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Greece moves migrants out of old airport

June 2, 2017

Greek police have launched an operation to relocate hundreds of migrants from an improvised camp in an old Athens airport. The area, which also includes Olympic venues, is set for a large redevelopment project.

Griechenland Flüchtlingslager Hellinikon
Image: Getty Images/AFP/E. Elis

Greek authorities blocked off the access to the airport site on Friday as some 500 migrants were due to be bused to other camps in Greece. A group of 350 refugees, mostly families, would leave for Thebes some 70 kilometers (45 miles) northwest of Athens. The remaining adults would first be taken to police headquarters for identity checks and later move on to Derveni, 140 kilometers west of the capital.

UN's refugee organization UNHCR was assisting with the move.

"The operation is underway without incident as [the migrants] had been informed beforehand," police spokesman Theodoros Chronopoulos told the AFP news agency.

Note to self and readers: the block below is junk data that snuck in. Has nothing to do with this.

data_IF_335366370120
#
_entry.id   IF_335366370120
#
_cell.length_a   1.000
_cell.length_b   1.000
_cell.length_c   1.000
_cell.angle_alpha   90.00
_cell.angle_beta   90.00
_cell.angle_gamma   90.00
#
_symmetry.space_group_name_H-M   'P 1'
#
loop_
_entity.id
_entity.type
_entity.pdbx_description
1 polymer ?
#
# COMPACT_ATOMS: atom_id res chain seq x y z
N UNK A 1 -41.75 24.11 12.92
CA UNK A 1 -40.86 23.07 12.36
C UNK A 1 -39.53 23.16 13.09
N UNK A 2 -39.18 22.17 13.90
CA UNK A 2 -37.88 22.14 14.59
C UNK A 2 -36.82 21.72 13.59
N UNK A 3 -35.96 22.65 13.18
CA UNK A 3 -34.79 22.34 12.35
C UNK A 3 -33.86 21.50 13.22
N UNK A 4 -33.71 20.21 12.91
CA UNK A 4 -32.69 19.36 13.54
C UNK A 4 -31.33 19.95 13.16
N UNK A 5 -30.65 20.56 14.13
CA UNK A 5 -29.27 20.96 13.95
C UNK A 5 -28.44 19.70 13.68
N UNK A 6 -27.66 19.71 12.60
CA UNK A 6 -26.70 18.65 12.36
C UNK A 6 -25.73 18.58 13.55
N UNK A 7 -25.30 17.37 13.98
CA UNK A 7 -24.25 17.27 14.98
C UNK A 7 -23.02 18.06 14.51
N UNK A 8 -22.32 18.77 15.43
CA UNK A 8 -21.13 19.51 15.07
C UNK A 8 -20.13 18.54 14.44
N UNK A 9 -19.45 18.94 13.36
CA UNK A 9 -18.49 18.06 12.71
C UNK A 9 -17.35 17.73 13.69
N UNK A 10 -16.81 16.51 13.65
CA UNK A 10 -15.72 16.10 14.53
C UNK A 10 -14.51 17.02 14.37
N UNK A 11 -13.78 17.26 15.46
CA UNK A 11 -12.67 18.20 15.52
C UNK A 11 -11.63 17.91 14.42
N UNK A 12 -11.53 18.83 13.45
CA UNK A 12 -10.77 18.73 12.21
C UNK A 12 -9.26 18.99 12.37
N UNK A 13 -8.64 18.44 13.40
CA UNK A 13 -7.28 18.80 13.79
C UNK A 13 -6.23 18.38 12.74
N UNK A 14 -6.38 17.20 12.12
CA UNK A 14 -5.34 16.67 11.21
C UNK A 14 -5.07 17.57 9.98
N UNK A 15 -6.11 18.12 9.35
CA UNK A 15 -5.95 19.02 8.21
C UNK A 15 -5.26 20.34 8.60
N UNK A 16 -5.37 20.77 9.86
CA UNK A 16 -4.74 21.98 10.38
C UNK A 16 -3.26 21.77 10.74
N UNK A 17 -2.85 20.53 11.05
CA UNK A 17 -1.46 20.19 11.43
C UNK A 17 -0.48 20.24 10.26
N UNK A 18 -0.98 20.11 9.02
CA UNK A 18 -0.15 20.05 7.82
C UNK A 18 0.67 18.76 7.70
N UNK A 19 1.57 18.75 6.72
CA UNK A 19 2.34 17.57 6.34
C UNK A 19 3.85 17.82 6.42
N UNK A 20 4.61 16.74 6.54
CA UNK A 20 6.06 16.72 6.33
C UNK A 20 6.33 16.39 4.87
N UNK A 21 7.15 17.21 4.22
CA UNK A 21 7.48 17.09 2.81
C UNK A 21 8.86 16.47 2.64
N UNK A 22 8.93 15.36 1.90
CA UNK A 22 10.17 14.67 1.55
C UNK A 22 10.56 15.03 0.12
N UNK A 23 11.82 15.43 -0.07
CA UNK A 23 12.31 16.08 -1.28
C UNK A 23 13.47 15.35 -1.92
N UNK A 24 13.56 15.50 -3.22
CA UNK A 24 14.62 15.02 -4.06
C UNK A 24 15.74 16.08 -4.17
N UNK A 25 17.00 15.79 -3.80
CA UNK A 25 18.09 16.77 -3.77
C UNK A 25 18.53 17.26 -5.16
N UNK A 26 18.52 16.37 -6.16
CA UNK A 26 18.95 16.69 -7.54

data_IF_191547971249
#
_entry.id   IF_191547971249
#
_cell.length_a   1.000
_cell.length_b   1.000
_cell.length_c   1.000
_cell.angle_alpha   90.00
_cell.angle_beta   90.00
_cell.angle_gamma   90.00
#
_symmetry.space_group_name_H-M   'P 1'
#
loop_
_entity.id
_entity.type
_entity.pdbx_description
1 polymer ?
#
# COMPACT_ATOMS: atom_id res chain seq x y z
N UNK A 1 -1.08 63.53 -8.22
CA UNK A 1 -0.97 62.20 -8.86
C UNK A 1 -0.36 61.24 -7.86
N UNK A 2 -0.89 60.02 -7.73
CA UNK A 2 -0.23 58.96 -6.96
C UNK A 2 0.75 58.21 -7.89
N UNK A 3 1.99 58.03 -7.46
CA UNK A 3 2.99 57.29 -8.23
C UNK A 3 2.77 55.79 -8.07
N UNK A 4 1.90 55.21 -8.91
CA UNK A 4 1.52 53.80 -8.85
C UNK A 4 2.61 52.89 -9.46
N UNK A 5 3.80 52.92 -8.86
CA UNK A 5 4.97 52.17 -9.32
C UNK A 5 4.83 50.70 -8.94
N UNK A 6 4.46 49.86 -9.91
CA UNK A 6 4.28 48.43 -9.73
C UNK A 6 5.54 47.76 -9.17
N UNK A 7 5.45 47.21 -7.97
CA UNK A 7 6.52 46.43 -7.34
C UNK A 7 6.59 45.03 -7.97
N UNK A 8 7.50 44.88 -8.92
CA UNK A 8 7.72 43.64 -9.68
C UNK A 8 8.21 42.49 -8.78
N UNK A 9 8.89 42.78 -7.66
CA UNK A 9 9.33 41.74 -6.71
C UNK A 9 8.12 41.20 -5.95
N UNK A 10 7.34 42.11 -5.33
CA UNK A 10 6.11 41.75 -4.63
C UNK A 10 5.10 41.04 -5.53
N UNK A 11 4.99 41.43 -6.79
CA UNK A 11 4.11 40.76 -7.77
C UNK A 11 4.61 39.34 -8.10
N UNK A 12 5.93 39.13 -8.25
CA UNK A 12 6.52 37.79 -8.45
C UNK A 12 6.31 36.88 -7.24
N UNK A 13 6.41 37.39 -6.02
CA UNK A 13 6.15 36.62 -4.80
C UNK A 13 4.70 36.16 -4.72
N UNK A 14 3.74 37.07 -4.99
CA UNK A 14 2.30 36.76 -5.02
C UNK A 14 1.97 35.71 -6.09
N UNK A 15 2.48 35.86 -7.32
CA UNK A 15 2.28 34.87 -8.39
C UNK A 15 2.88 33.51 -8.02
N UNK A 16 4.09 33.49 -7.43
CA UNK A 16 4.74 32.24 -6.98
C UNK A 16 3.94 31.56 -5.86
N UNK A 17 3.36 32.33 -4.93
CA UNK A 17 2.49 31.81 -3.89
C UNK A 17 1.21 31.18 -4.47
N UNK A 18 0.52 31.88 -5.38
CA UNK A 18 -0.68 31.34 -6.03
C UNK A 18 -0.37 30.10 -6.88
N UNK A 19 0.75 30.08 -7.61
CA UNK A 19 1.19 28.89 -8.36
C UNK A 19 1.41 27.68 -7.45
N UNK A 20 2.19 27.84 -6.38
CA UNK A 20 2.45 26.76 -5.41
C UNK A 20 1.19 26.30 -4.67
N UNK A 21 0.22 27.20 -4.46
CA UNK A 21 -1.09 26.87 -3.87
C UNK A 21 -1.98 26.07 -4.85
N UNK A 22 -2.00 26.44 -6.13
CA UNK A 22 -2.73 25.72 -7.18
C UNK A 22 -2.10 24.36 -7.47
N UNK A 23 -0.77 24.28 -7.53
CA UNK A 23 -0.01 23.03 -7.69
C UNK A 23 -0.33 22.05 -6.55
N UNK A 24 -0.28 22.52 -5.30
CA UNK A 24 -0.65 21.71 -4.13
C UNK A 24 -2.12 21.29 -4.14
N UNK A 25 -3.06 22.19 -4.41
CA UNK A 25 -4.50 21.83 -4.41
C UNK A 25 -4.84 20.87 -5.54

The government has repeatedly promised to empty the Hellenikon site, which held several thousand people at its peak. The authorities started sending migrants there in 2015 as a temporary measure when Balkan countries decided to close their borders and block the newcomers from entering richer EU states to the north and west.

'Unfit' for migrants

Hundreds of refugees were forced to sleep in tents in old terminals last summer. In February, a group of migrants started a hunger strike over the lack of hot water and suitable food. Human rights activists also slammed the improvised camp as unfit for long-term accommodation.

The Hellenikon was closed down in 2001, and the government used the surrounding area to build sports venues for the 2004 Olympics. The complex hosted various events during the competition, including baseball, fencing, hockey and kayaking.

A private investor is now due to launch a 7 billion euro ($7.9 billion) redevelopment project, which would include building hotels, parks and malls at the seaside property.

Some 62,000 migrants are currently stranded in Greece, which was the main entry point for migrants across the Mediterranean Sea.

dj/sms (AP, dpa, AFP)

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